Studio lighting equipment? Help me shop!

Discussion in 'Digital Photography' started by Photog, Sep 16, 2006.

  1. Photog

    Photog Guest

    Hi,

    If it's not too much trouble, I'd love to solicit your advice on which
    studio lighting equipment I should consider purchasing. I've done a lot
    of research, but I'm still really confused.

    I'm an amateur/hobbiest photographer looking to learn more about studio
    lighting. I've taken a studio portraiture course, and now I'd like to
    purchase my own lights for home use. I am willing to start small (I
    have a small space!) and expand my studio as I gain experience.

    I'd like to go with strobe units, and I'm trying to stay around $750 -
    1000 to start with. If that means I only end up with one light, fine.

    My main concern is that I'd like to do some casual portraits, but also
    some still-life/product shots. I am shooting with a Canon 20D. What
    kind of power should I be looking at so that I don't sacrifice either
    area? Seeing as how I need a lightstand or two, umbrella(s) and/or a
    softbox and maybe a boom arm, I may only have enough money for a
    monolight instead of a head unit and separate power unit, huh? Is that
    a bad idea? Does that make it difficult to straddle the power between
    my interests of portraits and products?

    Thank you SO much for your thoughts! I know this question is asked a
    lot, and I did read a lot of the other threads, but I am still lost in
    my own situation.

    Cheers!
    Susan
     
    Photog, Sep 16, 2006
    #1
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  2. Photog

    Steve Wolfe Guest

    > I'd like to go with strobe units, and I'm trying to stay around $750 -
    > 1000 to start with. If that means I only end up with one light, fine.
    >
    > My main concern is that I'd like to do some casual portraits, but also
    > some still-life/product shots. I am shooting with a Canon 20D. What
    > kind of power should I be looking at so that I don't sacrifice either
    > area? Seeing as how I need a lightstand or two, umbrella(s) and/or a
    > softbox and maybe a boom arm, I may only have enough money for a
    > monolight instead of a head unit and separate power unit, huh? Is that
    > a bad idea? Does that make it difficult to straddle the power between
    > my interests of portraits and products?


    I don't think that it does. Given your budget, look at Alien Bees. For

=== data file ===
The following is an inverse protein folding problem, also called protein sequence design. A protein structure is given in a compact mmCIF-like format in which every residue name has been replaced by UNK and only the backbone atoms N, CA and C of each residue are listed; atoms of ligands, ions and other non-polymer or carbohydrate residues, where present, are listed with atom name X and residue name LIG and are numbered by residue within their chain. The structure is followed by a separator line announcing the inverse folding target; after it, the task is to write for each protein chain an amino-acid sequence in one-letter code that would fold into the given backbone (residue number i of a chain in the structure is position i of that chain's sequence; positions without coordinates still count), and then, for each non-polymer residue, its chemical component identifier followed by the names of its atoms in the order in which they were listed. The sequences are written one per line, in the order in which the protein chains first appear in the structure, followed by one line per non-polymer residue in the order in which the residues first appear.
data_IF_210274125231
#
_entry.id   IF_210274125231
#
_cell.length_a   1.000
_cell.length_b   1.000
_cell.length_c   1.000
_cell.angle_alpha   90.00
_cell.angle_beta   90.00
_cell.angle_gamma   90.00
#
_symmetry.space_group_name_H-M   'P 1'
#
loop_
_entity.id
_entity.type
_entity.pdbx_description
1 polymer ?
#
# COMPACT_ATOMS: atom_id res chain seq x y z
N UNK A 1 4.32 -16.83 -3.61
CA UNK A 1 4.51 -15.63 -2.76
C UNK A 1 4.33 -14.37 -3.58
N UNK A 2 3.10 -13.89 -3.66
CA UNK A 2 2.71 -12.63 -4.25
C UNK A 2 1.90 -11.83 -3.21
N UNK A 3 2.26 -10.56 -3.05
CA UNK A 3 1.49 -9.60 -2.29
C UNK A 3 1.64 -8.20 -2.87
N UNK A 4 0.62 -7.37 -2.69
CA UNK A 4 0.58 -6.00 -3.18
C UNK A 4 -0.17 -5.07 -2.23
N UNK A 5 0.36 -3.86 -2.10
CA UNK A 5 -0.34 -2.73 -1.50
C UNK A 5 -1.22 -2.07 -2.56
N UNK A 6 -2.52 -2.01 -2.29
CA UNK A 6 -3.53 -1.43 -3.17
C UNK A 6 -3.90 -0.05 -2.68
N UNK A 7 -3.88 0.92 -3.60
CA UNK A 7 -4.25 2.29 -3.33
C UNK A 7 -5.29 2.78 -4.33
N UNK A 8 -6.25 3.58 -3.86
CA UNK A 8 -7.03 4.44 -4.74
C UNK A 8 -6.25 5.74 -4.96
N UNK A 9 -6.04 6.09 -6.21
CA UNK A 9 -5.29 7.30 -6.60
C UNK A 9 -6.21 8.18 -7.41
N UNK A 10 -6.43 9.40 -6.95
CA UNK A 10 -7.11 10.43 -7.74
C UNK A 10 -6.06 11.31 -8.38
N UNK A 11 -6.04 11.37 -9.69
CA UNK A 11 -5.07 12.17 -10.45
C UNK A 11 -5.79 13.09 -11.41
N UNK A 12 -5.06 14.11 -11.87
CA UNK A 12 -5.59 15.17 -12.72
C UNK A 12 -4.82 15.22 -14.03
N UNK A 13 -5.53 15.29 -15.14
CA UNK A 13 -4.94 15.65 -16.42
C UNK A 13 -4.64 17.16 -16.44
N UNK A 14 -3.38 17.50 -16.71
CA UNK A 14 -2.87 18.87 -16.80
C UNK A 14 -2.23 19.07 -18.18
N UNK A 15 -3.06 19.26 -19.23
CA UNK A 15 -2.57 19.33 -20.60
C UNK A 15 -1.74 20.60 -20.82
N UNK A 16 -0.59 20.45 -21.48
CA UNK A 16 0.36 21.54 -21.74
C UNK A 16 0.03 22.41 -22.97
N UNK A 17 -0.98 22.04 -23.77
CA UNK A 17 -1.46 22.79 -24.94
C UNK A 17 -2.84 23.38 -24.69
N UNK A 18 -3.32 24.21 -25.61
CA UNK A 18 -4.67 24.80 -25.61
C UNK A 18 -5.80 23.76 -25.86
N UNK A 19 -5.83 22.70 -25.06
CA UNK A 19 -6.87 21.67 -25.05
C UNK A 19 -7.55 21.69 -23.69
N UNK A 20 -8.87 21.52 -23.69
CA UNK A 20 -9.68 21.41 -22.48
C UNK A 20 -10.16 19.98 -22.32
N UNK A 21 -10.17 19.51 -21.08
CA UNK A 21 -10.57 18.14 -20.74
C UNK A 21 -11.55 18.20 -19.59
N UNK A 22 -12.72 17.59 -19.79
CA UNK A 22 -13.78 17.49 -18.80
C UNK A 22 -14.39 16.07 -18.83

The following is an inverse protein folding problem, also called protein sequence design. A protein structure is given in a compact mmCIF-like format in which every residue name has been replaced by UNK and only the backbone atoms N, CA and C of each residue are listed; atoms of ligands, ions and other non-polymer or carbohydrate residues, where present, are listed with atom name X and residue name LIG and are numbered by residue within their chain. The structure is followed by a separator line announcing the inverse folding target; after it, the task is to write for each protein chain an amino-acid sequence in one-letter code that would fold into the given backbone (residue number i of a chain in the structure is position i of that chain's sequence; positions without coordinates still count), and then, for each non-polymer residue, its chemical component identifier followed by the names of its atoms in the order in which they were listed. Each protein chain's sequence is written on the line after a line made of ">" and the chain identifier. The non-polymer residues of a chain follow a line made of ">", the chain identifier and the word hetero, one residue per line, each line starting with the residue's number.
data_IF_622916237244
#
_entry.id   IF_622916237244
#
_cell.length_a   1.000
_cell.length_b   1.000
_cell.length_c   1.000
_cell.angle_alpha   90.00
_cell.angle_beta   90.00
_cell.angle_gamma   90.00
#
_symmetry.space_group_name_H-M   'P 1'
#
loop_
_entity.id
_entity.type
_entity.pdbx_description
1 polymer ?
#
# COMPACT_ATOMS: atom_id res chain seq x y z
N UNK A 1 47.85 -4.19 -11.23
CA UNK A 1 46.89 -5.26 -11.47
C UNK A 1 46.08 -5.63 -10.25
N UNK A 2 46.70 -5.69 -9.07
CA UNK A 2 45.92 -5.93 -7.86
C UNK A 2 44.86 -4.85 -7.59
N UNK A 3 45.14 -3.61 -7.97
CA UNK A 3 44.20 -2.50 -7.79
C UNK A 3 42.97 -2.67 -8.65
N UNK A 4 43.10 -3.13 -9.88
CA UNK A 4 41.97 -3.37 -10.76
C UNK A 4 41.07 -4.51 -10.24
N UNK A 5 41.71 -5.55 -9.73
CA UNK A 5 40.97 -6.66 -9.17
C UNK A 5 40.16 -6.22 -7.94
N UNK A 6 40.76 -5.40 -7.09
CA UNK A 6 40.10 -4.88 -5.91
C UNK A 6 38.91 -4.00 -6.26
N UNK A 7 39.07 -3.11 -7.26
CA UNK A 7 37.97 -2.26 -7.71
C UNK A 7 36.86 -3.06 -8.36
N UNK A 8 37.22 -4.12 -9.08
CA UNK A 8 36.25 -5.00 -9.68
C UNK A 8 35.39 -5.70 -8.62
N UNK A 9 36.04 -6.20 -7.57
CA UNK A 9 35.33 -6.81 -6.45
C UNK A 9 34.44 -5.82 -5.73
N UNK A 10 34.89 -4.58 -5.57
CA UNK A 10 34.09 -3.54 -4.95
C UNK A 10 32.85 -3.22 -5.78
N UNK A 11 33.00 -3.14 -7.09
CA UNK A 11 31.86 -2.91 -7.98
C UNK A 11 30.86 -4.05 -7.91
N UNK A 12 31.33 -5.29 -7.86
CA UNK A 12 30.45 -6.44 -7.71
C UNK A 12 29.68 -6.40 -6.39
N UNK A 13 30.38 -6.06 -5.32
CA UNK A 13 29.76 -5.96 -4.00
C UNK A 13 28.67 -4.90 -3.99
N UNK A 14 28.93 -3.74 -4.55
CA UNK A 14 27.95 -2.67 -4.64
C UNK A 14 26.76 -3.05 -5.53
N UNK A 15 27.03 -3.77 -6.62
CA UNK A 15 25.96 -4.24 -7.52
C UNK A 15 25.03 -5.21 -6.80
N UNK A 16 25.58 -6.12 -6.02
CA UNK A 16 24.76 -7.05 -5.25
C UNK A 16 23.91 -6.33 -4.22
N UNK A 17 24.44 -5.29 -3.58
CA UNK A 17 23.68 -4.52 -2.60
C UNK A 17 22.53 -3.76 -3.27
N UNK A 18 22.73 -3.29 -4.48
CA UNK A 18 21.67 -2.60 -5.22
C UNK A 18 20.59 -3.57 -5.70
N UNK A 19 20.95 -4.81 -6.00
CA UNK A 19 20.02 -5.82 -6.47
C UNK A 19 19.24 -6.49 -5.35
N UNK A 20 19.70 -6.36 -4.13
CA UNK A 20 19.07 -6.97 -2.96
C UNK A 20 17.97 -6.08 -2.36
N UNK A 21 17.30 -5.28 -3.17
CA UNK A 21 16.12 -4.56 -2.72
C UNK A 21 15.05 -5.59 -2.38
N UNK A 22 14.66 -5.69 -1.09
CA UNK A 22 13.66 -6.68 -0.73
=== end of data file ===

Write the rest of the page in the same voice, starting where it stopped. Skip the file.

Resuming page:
the price, they're a tremendous bargain. Through a 3' softbox in a
    single-light portrait, I usually have to drop my AB400 down to about 1/4
    power to keep an aperture of f/8, so unless you're stopping down quite a bit
    for DOF reasons (which you might be on closeups of the products), there's
    plenty of power even in the "weak" model. They give pretty accurate guide
    number figures on their site, so you can do calculations yourself.

    Boom arms get very expensive, but cheap ones do exist. I got one from
    Adorama that isn't as convenient as some, but cost less than $45. The setup
    would lean and shake like a willow on the cheap light stand I bought, so I
    picked up a Bogen Century stand, which is VERY solid. You don't need a boom
    for all of your lights, though, just one would probably be plenty. Your
    budget could probably get you one strobe with a stand and boom, another on a
    stand, a softbx, and umbrella if you shop around.

    steve
     
    Steve Wolfe, Sep 16, 2006
    #2
    1. Advertising

  3. In article <>,
    Photog <> wrote:

    > If it's not too much trouble, I'd love to solicit your advice on which
    > studio lighting equipment I should consider purchasing. I've done a lot
    > of research, but I'm still really confused.


    Avoid Novatron. I've always used Photogenic in the studio and Norman
    for portable.
     
    Randall Ainsworth, Sep 16, 2006
    #3
  4. Photog

    Photog Guest

    Steve Wolfe wrote:
    > > I'd like to go with strobe units, and I'm trying to stay around $750 -
    > > 1000 to start with. If that means I only end up with one light, fine.
    > >
    > > My main concern is that I'd like to do some casual portraits, but also
    > > some still-life/product shots. I am shooting with a Canon 20D. What
    > > kind of power should I be looking at so that I don't sacrifice either
    > > area? Seeing as how I need a lightstand or two, umbrella(s) and/or a
    > > softbox and maybe a boom arm, I may only have enough money for a
    > > monolight instead of a head unit and separate power unit, huh? Is that
    > > a bad idea? Does that make it difficult to straddle the power between
    > > my interests of portraits and products?

    >
    > I don't think that it does. Given your budget, look at Alien Bees. For
    > the price, they're a tremendous bargain. Through a 3' softbox in a
    > single-light portrait, I usually have to drop my AB400 down to about 1/4
    > power to keep an aperture of f/8, so unless you're stopping down quite a bit
    > for DOF reasons (which you might be on closeups of the products), there's
    > plenty of power even in the "weak" model. They give pretty accurate guide
    > number figures on their site, so you can do calculations yourself.


    Yes! I do think I'd really like the Alien Bees - I've read a lot of